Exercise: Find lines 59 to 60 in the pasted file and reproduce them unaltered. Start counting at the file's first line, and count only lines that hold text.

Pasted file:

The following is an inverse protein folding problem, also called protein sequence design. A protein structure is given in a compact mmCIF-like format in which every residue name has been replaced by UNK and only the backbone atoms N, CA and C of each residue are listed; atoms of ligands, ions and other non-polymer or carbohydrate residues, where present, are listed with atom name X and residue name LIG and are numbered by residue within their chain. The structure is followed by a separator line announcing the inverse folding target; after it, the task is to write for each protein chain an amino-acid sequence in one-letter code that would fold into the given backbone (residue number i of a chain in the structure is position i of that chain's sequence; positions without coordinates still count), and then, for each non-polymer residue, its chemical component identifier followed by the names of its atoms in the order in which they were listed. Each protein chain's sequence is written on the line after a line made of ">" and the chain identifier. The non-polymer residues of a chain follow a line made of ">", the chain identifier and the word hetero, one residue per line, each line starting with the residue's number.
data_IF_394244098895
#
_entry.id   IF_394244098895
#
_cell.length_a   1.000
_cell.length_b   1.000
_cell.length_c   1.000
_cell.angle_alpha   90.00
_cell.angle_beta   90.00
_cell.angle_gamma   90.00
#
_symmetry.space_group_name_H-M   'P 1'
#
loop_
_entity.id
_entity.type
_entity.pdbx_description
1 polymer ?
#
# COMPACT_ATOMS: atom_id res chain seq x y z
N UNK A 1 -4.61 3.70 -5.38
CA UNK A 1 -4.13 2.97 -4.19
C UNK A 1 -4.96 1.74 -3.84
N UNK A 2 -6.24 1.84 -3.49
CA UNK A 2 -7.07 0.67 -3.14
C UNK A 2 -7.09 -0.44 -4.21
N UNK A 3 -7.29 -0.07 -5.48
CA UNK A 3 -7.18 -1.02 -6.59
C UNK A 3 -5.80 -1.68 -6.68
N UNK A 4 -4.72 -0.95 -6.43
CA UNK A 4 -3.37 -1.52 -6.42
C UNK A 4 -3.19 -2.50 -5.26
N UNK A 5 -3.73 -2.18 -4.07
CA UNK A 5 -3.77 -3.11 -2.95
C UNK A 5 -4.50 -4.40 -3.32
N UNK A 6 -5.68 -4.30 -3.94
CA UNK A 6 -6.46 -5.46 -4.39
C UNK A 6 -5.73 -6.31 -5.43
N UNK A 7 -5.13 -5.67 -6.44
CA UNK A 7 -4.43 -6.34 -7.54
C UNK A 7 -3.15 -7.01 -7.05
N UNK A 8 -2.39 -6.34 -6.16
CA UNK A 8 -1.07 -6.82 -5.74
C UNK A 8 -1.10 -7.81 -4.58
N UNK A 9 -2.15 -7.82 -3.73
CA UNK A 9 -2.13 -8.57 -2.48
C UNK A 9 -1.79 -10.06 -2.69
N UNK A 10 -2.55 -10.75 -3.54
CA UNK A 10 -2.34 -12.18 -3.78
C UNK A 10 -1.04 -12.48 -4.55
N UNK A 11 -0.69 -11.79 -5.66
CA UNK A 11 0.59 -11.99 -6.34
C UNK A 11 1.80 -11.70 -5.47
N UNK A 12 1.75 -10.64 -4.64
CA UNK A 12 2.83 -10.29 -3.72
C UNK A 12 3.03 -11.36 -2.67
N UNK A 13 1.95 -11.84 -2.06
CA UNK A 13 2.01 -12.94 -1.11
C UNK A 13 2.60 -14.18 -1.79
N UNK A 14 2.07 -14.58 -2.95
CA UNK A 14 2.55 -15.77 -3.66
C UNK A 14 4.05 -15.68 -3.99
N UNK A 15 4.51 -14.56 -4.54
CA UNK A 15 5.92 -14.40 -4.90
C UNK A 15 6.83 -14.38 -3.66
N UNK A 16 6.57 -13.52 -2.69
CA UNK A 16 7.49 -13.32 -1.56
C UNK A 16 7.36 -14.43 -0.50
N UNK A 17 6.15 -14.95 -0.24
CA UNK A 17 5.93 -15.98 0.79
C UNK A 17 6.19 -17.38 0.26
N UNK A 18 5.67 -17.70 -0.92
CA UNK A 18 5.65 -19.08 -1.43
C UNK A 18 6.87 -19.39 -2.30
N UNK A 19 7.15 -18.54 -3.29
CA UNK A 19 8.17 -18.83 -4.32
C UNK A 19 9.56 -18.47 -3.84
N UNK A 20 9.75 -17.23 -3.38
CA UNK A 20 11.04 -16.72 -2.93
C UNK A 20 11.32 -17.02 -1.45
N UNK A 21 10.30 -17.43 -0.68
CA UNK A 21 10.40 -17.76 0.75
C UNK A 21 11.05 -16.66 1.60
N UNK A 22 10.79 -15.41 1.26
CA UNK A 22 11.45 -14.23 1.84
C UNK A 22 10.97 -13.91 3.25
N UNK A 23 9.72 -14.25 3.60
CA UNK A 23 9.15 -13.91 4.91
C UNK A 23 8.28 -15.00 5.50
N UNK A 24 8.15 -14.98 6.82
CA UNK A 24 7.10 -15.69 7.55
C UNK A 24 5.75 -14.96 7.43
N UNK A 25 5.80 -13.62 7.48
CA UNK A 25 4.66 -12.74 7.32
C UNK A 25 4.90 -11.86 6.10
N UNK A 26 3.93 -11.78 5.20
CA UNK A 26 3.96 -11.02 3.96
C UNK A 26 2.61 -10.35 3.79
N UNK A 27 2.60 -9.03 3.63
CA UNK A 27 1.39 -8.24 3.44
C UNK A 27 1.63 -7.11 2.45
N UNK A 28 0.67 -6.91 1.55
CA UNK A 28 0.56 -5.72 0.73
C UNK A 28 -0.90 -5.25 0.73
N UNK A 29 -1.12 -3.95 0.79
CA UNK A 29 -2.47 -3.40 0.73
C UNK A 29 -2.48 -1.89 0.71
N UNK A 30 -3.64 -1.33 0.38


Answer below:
CA UNK A 13 2.01 -12.94 -1.11
C UNK A 13 2.60 -14.18 -1.79